Immunization Section

Mission & Vision                           

Through collaboration with public and private providers, advocacy groups, and other stakeholders, work to increase immunization rates for all Georgians and decrease the incidence of vaccine-preventable diseases.

Vaccine-preventable disease levels are at or near record lows. Even though most infants and toddlers have received all recommended vaccines by age 2, many under-immunized children remain, leaving the potential for outbreaks of disease. Many adolescents and adults are under-immunized as well, missing opportunities to protect themselves against diseases such as Hepatitis B, influenza, and pneumococcal disease.

Back to School Immunizations

New 11th Grade Immunization Requirements

Georgia's immunization requirements for students entering or transferring into the eleventh grade have been revised to align with the current recommendations of the Advisory Committee on Immunization Practices (ACIP), the American Academy of Pediatrics (AAP), and the American Academy of Family Physicians (AAFP).

Effective July 1, 2021, all students who are new entrants or transfers into a Georgia school in the eleventh grade, will require proof of a booster dose of the meningococcal conjugate vaccine, unless their first dose was received on or after their sixteenth birthday. 

For more information regarding immunization, visit the links and resources provided.

Immunization News

With October marking the beginning of our 2020-2021 influenza season, it is more unique than other past seasons we have encountered. This season commences alongside a worldwide pandemic known as COVID-19, leaving many with questions and much to consider. What is Influenza? COVID-19? How can I protect myself and my family?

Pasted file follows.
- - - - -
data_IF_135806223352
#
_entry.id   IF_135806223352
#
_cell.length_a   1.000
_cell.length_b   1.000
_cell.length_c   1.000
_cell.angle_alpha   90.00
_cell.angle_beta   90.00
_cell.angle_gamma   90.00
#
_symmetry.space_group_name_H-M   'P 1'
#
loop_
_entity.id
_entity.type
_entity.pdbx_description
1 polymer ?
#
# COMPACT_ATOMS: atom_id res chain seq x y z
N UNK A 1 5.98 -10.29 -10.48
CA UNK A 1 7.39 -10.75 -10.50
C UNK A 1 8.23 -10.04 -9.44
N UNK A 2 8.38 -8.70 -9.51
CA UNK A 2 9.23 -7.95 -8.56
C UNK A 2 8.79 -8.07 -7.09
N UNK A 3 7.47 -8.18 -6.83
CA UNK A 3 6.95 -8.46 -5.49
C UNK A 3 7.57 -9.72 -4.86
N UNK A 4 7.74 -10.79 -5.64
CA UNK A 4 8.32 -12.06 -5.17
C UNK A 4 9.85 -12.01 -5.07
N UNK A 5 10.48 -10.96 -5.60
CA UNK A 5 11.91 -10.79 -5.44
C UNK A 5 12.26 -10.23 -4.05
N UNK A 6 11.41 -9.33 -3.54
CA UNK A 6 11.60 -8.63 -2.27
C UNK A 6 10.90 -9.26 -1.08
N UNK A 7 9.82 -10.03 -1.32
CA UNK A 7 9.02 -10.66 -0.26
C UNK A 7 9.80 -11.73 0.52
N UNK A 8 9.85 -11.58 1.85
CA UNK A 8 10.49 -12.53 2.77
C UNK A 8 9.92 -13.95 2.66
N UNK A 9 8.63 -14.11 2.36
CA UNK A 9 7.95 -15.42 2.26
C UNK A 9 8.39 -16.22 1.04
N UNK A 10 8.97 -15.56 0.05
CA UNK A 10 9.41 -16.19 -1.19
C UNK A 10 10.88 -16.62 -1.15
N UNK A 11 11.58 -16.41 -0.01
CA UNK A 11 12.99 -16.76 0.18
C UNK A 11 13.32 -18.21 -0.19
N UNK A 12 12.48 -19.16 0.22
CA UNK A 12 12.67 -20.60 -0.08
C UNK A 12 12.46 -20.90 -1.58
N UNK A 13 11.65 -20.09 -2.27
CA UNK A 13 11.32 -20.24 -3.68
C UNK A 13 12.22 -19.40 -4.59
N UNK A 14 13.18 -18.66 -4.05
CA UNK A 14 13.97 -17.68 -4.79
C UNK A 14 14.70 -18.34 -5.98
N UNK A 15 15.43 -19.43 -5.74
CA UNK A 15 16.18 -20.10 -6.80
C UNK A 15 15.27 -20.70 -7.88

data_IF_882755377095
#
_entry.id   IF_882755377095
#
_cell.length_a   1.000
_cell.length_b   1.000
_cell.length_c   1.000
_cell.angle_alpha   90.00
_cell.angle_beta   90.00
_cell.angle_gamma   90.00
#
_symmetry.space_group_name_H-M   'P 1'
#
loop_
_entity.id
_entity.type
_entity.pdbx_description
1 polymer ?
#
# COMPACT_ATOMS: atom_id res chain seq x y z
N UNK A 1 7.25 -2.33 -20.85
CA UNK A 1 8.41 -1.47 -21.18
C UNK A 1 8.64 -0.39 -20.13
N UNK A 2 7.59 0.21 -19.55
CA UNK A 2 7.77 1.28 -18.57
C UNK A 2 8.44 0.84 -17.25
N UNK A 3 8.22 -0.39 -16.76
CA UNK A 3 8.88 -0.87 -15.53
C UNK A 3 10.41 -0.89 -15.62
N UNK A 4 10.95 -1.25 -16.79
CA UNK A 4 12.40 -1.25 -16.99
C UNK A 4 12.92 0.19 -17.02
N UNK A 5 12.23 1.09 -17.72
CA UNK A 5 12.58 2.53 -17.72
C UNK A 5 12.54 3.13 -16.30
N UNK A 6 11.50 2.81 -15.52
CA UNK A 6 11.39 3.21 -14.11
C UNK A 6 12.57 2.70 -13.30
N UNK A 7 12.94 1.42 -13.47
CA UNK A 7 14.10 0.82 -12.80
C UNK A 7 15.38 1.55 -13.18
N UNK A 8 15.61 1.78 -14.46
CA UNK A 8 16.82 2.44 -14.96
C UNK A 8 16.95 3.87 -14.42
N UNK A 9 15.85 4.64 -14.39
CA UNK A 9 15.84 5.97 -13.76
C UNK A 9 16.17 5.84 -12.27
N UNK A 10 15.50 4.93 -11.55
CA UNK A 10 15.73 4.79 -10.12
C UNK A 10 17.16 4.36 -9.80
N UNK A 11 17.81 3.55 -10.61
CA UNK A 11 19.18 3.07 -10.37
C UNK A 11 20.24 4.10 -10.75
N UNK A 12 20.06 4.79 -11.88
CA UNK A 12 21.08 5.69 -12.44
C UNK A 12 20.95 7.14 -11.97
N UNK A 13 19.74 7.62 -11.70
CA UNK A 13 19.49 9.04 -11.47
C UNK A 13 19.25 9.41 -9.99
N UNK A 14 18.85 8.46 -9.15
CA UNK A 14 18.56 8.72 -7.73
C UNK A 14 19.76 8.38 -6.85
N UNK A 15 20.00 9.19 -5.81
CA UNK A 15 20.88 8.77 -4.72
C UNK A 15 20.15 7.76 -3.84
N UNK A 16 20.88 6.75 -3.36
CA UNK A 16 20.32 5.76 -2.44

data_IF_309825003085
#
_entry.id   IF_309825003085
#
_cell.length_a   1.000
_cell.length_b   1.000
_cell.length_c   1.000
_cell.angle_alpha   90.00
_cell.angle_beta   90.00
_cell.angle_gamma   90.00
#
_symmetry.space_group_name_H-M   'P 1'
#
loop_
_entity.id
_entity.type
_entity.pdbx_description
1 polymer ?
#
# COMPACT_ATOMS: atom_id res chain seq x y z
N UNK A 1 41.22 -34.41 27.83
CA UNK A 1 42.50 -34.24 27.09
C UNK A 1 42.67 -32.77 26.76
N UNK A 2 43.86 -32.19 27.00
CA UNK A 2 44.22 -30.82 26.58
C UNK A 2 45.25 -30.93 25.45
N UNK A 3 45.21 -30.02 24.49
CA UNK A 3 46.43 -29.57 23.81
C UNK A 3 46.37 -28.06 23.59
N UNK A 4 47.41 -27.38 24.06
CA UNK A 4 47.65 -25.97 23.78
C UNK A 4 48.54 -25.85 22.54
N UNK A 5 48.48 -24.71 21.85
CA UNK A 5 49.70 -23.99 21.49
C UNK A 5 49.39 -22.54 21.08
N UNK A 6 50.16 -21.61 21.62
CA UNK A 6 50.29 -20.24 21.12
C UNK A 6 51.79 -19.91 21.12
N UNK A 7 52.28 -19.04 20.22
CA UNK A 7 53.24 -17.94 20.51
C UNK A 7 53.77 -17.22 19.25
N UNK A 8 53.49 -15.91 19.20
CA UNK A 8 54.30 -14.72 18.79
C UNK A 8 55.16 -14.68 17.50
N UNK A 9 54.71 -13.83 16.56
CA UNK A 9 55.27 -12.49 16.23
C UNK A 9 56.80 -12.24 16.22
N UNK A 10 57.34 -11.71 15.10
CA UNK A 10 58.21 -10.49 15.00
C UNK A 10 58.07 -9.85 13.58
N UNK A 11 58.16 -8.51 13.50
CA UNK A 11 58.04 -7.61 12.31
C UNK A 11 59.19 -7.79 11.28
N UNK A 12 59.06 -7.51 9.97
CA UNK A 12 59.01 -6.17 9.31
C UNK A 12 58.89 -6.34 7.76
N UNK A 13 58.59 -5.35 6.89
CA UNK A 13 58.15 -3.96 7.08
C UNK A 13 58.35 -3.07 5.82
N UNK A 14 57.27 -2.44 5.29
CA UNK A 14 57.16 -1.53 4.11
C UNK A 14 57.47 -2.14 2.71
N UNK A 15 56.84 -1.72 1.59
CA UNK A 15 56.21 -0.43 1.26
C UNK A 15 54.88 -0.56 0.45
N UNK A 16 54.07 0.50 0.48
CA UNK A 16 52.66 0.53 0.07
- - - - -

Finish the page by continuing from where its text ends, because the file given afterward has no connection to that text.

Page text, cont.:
Influenza (Flu) and COVID-19 are both respiratory diseases that are highly contagious but are caused by two different viruses. COVID-19 is caused by the SARS-CoV-2 virus and Flu is caused by the influenza virus. They are both transmitted in similar ways via droplets or small virus particles. Because both viruses have similar symptoms that vary from no symptoms (asymptomatic) to severe symptoms, it may be difficult to tell the difference between the two based on symptoms alone.  Some of the most common symptoms include fever, cough, shortness of breath, sore throat, and muscle pain. Although more is learned every day, there currently is no vaccine to prevent COVID-19. However, one of the most important differences between the two viruses, is that there is a vaccine to protect against Flu. Because of this, it is important now, more than ever, that we do our part and protect ourselves from Flu and the spread to others, by ensuring to get vaccinated. DPH urges Georgians to roll up your sleeve for your annual flu vaccine! 

For additional information and guidance on Influenza, click here 

To find a location near you on where to receive the flu vaccine, click here 

For additional information and guidance on COVID-19, click here 

SleeveUp

Immunization Highlights

Georgia Immunization Program
2 Peachtree Street, NW Suite 13.276
Atlanta, GA 30303-3142
Phone: (404) 657-3158 
Fax: (404) 657-1463
email:  DPH-Immunization@dph.ga.gov

Updated 10/16/20